Read More >>


Comments (0) Post a Comment

Blog Category: Broadcast AV

Posted by: Steve Lampen on July 06, 2012

Professional video connectors are crimped. But there's one professional connector that is still soldered, the venerable XLR. It has become the universal standard for audio wiring. It is made by many manufacturers including Neutrik, Switchcraft, Amphenol and many others. You can even find some made by ITT Canon, who invented the connector in the early 1950s. And now Belden is working on a video to show you how to solder a mic cable (or a line-level cable) into this connector and will post it as soon as it's available.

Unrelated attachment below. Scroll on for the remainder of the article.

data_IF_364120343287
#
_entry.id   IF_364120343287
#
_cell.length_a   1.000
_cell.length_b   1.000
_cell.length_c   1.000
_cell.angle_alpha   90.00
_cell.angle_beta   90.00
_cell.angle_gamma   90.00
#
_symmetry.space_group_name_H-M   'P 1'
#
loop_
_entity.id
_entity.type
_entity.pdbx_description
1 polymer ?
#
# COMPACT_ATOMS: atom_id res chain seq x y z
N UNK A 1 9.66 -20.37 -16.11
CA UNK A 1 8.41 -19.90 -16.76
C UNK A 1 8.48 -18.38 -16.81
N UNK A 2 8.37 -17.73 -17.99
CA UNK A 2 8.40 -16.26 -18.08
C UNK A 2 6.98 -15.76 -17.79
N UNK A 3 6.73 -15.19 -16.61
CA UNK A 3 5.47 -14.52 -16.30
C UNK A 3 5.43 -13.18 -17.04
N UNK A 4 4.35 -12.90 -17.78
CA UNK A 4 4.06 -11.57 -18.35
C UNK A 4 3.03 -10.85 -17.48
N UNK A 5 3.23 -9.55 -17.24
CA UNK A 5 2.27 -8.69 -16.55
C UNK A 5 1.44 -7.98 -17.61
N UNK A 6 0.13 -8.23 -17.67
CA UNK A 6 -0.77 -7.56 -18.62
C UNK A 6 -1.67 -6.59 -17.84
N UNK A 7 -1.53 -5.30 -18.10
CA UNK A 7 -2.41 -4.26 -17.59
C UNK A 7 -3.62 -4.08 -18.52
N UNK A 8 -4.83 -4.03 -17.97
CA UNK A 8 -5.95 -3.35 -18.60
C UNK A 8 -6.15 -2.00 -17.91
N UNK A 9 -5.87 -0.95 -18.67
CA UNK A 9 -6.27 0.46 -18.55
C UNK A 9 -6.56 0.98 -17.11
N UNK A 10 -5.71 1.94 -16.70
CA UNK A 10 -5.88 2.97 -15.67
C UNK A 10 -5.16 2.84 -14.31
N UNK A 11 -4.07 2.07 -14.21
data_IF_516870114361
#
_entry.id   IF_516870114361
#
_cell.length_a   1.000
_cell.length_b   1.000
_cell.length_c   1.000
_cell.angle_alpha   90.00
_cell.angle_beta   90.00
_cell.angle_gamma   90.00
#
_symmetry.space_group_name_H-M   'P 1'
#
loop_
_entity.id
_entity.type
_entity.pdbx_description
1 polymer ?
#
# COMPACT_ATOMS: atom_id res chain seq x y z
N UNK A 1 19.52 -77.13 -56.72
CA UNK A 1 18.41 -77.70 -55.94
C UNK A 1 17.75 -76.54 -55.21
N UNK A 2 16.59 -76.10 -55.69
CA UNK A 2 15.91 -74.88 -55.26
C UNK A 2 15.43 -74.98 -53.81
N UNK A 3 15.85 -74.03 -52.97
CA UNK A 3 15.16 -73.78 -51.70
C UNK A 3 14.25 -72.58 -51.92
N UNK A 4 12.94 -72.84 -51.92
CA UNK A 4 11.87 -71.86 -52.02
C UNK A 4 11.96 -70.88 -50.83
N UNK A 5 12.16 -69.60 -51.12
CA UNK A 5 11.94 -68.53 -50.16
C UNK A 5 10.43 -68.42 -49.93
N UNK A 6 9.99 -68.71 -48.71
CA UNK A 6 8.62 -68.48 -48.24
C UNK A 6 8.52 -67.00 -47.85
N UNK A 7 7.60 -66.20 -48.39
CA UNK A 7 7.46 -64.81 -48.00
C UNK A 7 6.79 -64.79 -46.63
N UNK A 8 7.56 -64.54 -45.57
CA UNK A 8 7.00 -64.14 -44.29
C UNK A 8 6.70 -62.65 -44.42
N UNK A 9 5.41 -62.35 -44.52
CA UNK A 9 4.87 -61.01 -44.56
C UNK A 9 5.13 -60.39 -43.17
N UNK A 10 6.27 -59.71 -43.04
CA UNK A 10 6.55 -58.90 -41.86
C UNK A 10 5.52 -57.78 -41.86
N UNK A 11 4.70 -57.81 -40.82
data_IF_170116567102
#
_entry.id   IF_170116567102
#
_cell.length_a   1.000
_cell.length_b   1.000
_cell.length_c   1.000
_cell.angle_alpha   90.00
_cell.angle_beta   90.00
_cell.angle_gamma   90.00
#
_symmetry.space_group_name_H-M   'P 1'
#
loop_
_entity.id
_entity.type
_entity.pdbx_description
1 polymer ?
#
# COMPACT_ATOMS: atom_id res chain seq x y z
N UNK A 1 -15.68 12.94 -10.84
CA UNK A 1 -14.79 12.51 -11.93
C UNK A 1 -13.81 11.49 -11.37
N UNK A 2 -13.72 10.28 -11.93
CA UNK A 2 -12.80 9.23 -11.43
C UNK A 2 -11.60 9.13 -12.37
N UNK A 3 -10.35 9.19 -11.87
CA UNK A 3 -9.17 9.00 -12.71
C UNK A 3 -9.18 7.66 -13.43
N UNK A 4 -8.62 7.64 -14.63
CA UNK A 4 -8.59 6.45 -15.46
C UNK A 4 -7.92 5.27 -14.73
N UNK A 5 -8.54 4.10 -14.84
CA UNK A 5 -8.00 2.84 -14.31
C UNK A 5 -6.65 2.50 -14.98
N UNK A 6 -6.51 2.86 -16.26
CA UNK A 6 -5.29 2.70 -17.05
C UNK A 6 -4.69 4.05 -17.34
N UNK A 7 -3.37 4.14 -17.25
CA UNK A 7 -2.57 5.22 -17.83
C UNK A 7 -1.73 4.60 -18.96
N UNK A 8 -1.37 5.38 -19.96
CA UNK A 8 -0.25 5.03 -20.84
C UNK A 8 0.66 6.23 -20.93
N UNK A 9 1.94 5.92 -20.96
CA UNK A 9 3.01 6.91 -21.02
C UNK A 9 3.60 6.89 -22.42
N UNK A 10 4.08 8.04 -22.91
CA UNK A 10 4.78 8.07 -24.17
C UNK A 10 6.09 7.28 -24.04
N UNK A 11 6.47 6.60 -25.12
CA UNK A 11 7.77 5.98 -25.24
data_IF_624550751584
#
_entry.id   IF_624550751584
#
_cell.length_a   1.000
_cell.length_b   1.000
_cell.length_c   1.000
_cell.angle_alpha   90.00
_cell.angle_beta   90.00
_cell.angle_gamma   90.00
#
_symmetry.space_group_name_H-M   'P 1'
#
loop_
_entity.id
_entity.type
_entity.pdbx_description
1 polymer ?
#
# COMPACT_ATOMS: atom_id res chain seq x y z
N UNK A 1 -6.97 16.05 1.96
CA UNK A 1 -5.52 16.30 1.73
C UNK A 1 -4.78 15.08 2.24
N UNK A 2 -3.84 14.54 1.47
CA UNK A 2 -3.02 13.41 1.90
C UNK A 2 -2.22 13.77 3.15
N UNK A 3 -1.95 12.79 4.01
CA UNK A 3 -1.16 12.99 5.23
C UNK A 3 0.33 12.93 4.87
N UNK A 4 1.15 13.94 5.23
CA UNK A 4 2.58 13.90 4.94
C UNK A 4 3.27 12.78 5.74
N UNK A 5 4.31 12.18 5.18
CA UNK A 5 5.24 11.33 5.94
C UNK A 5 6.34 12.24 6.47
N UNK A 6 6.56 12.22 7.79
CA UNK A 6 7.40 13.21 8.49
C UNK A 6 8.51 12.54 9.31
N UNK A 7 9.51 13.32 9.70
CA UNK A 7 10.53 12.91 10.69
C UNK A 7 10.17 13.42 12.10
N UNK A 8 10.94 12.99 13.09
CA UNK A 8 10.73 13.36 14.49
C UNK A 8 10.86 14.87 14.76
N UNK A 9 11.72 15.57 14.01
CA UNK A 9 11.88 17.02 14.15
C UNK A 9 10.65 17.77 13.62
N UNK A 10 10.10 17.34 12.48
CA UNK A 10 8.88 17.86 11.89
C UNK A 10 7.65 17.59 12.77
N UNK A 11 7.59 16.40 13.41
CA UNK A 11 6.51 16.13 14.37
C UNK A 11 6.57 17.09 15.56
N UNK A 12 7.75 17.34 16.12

However, I wanted to add some comments which are not addressed in the video. Foremost is the tendency of some plastics to melt when heat is applied. And the problem is, the higher the performance of the cable, the more likely that plastic is to melt. The converse is equally true. The lower the quality (not the price, mind you, but the performance of the cable), the less likely it is to melt. If you have rubber insulated singles, such as Belden 8412 or our new super-strong 1776, you could hold a soldering iron on these wires for a long time. You might eventually burn through them, but it would take a while. Rubber, after all, is not a thermoplastic, it is a "thermoset" material.

Read More >>


Comments (0) Post a Comment

Follow Us

Subscribe
Broadcast AV
RSS Feed
Broadcast AV
Email Notifications

Search
Broadcast AV Blog
All Belden Blogs


Stay Informed